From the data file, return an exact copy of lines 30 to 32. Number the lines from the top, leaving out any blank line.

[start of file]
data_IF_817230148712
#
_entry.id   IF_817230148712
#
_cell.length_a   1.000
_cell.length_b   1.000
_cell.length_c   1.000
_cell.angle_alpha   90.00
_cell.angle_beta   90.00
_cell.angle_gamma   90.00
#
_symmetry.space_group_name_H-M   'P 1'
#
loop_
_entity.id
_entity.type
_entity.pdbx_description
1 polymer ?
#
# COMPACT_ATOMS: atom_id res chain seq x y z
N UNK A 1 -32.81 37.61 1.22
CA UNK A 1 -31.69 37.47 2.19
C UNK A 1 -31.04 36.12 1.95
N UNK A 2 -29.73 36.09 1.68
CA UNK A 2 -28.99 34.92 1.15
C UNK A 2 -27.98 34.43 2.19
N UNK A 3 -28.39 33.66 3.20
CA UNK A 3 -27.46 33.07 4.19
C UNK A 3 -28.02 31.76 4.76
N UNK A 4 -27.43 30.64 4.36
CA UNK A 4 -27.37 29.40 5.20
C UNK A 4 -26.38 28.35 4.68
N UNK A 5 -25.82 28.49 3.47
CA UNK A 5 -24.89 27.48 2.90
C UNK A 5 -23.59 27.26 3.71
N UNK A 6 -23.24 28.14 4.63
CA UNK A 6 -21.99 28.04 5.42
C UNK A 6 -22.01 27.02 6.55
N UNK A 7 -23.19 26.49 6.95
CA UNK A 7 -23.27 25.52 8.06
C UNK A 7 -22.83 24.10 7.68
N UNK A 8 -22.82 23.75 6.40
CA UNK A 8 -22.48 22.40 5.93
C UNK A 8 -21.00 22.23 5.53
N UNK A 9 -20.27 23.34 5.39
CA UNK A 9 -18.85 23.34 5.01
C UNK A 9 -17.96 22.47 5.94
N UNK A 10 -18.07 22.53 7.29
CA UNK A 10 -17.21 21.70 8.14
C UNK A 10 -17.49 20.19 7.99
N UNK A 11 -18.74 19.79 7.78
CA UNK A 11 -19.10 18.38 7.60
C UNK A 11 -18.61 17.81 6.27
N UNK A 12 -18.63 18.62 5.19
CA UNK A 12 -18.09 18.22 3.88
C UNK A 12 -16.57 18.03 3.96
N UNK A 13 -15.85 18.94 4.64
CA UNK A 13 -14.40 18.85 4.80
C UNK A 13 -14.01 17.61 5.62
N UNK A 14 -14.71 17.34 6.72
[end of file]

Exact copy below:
N UNK A 4 -27.43 30.64 4.36
CA UNK A 4 -27.37 29.40 5.20
C UNK A 4 -26.38 28.35 4.68